Feb. 28, 2003
Nuclear Regulators Threaten to Contaminate America’s Recycling Stream
Federal Agency Must Consider Opposition of More Than 100 Organizations
WASHINGTON, D.C. – The Nuclear Regulatory Commission (NRC) today made clear its determination to permit forced radiation exposures upon the public. In today’s Federal Register, the NRC published a notice of a workshop and a request for comments on the scope of its proposed rulemaking on “controlling the disposition of solid materials.” In so doing, the NRC appears to be forging ahead to allow massive quantities of nuclear wastes to be “released,” thus allowing them to go into unlicensed landfills, incinerators and even consumer products.
More than 100 organizations in the United States and internationally have stated their opposition to such practices, however, and have signed on to a “Statement Opposing Radioactive ‘Recycling’ and Deregulation of Nuclear Wastes.”
Nuclear waste materials are already being released without any restrictions, on a “case-by-case” basis. A National Academies report from last year, entitled “The Disposition Dilemma: Controlling the Release of Solid Materials from Nuclear Regulatory Commission-Licensed Facilities,” stated that wastes from nuclear reactors “are being released on a daily basis.” But, disturbingly, the report verified that “[t]he amount of these materials is not known because there is no requirement to document the materials released.”
“The NRC’s proposed rulemaking is being conducted merely to accommodate the nuclear industry, which would like to make the ‘release’ of nuclear trash easier, cheaper and more clearly legal than it is currently,” said Wenonah Hauter, director of Public Citizen’s Critical Mass Energy and Environment Program. “These materials, which are not labeled or tracked in any way, could end up in any variety of products, from bicycles and toys to cookware and bedsprings. The NRC needs to make the protection of public health and safety its top priority, not saving money for the nuclear industry at the public’s expense.”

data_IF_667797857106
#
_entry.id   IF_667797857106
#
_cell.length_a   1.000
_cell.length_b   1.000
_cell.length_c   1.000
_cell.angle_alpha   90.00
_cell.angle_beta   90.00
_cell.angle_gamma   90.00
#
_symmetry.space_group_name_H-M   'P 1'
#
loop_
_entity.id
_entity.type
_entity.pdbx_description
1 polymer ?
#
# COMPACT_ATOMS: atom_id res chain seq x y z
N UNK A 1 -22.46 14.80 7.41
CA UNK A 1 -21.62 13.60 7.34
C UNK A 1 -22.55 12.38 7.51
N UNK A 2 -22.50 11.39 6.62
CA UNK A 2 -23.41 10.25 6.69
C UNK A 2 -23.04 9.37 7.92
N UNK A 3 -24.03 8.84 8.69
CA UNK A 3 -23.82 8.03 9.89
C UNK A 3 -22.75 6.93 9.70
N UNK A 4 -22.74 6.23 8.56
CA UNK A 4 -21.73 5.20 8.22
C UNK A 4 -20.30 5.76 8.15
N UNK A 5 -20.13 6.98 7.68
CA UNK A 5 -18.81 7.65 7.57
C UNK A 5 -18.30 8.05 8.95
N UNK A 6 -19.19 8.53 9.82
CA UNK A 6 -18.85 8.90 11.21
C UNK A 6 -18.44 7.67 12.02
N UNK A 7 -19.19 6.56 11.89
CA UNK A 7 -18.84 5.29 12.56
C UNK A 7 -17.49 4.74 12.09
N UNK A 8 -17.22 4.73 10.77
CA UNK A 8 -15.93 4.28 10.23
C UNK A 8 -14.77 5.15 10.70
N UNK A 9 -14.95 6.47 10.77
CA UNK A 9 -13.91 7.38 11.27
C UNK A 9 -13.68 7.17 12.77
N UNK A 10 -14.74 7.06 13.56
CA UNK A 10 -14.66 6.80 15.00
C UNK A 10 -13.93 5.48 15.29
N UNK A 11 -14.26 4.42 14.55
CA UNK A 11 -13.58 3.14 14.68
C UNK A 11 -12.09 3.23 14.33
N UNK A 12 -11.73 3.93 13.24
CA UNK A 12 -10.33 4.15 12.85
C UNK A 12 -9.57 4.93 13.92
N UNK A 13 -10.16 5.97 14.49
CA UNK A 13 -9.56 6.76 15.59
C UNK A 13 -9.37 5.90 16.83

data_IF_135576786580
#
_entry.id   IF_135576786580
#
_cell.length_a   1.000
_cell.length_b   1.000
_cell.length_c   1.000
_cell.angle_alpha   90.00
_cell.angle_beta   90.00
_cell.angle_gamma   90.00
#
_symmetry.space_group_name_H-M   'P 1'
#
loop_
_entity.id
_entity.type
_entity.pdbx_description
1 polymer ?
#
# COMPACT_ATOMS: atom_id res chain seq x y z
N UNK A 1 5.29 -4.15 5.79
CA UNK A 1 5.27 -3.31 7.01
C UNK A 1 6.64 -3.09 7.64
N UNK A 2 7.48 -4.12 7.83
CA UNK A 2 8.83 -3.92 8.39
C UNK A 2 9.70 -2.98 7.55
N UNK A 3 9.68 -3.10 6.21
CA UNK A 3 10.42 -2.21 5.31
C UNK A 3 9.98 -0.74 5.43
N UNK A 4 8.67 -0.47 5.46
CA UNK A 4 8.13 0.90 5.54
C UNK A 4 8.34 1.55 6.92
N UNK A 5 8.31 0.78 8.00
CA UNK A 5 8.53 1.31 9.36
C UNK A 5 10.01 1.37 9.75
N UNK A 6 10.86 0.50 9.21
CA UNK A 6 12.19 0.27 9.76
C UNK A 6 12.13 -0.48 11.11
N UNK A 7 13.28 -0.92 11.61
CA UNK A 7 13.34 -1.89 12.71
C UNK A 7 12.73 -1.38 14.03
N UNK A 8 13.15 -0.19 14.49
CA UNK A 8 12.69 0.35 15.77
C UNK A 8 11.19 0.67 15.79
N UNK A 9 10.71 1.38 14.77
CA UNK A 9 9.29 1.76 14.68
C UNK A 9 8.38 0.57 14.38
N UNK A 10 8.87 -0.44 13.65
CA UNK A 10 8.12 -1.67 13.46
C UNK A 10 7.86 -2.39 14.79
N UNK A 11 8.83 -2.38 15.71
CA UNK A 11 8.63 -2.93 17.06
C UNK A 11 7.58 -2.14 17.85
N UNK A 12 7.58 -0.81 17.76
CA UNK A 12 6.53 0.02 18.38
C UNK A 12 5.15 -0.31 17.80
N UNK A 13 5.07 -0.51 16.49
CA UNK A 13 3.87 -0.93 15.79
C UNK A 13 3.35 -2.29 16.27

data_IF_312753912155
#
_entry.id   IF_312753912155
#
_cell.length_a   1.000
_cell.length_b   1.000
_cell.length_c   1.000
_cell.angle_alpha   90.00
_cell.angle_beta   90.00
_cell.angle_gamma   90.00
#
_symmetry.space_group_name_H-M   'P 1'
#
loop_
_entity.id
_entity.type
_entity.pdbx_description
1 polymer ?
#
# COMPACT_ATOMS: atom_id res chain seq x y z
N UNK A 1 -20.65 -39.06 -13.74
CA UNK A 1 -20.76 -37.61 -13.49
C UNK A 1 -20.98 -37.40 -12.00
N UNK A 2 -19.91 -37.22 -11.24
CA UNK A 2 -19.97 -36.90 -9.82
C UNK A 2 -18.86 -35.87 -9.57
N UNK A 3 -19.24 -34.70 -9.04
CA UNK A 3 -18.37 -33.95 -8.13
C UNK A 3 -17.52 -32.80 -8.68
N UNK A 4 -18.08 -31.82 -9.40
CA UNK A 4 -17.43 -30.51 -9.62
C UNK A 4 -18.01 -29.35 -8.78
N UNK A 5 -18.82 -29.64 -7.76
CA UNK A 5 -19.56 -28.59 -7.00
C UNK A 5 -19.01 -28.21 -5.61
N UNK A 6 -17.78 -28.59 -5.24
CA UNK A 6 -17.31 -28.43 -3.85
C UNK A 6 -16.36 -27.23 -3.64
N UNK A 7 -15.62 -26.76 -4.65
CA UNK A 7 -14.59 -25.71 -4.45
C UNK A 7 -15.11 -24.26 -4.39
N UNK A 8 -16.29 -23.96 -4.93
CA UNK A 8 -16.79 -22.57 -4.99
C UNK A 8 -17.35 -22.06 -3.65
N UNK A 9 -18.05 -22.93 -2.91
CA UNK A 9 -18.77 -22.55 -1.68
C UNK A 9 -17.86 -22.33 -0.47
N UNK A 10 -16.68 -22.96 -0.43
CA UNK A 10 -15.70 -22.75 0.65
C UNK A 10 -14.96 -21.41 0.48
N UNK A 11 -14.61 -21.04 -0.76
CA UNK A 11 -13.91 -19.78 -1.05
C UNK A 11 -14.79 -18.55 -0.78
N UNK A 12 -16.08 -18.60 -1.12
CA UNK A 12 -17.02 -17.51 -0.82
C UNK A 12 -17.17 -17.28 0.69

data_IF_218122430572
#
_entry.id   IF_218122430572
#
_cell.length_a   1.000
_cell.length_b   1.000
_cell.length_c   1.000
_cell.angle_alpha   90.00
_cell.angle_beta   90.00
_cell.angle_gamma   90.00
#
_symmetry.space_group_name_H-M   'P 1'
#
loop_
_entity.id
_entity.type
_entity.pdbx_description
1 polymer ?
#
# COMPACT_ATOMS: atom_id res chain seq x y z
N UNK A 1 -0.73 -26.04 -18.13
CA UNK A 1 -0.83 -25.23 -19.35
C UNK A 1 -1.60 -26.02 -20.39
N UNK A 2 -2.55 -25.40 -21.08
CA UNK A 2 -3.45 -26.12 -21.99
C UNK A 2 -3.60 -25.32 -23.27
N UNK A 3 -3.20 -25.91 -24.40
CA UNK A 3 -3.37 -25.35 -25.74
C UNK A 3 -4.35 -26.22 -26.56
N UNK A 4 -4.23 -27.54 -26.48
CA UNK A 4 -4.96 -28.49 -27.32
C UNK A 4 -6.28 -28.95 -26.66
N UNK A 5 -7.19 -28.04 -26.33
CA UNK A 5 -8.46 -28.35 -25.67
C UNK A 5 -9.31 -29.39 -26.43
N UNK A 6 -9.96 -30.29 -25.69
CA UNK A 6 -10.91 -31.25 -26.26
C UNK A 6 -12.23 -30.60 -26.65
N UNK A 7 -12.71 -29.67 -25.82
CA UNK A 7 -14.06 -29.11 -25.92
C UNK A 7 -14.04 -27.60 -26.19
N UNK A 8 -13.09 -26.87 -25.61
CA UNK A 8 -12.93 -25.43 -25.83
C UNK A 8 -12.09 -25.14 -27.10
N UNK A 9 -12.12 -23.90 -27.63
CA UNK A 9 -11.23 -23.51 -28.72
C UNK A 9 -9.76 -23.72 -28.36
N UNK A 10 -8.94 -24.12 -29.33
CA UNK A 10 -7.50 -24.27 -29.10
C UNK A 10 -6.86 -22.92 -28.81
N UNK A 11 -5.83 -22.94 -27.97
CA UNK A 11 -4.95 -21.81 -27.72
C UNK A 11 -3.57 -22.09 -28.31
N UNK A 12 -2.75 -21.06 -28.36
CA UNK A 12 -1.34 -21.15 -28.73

The nuclear industry and government regulators have been pushing for a way to fully deregulate radioactive waste for decades. A previous method, by which certain wastes were designated as “below regulatory concern” was banned by Congress in 1992 in response to pressure from state and local governments and citizen, consumer, and industry groups. According to a National Academies report issued last year, the total cost to dispose of all slightly radioactive solid material — metal and concrete — from U.S. power reactors under the no-release option is estimated at between $4.5 billion and $11.7 billion. The report went on to add that “clearance of all this material could allow the option of recycle or reuse … and would avoid essentially all disposal costs.”
The NRC seems to be ignoring recommendations from this report, originally commissioned by the NRC itself. The report stated that a “legacy of distrust” had developed between the NRC and the public, and that “[b]road stakeholder involvement and participation in the USNRC’s decision-making process … is critical as the USNRC moves forward.” Today’s announcement includes no schedule for any public hearings, except one two-day workshop (May 21 and 22), scheduled in the daytime, during the work week in the Washington, D.C., area.
“The Nuclear Regulatory Commission (NRC) is back again trying to legalize putting nuclear power and weapons waste into our belt buckles, baby toys and frying pans. The public response is still ‘NO! We won’t take it!’ and NRC knows it, so they are avoiding public hearings so the public won’t find out,” said Diane D’Arrigo, radioactive waste project director of the Nuclear Information and Resource Service (NIRS).
Among the supplementary information accompanying today’s announcement, the NRC claims that one of the alternatives being considered for the wastes is that of “no release”—wherein radioactive wastes could only be placed in licensed facilities, not “released” into standard landfills, incinerated, or “recycled.” The NRC Commission Voting Record of Oct. 25, 2002, however, indicates that this option is not likely to be selected or fully evaluated. NRC Chairman Richard Meserve advised that in dealing with this issue “it would not be appropriate to mask the Commission’s continuing support for the release of solid material ….”
“The NRC is fully empowered to completely ban these absurd release and ‘recycling’ practices,” said David Ritter, policy analyst for Public Citizen’s Critical Mass Energy and Environment Program. “The fact that they are moving forward with this process only confirms that they think forcing multiple radiation exposures upon an unconsenting public is worthy of consideration. Sadly, they must be told again that it is not.”
To read the group statement, please click here.
To read today’s Federal Register, click here.
Public comments will be accepted until June 30, 2003. Public Citizen plans to submit comments soon.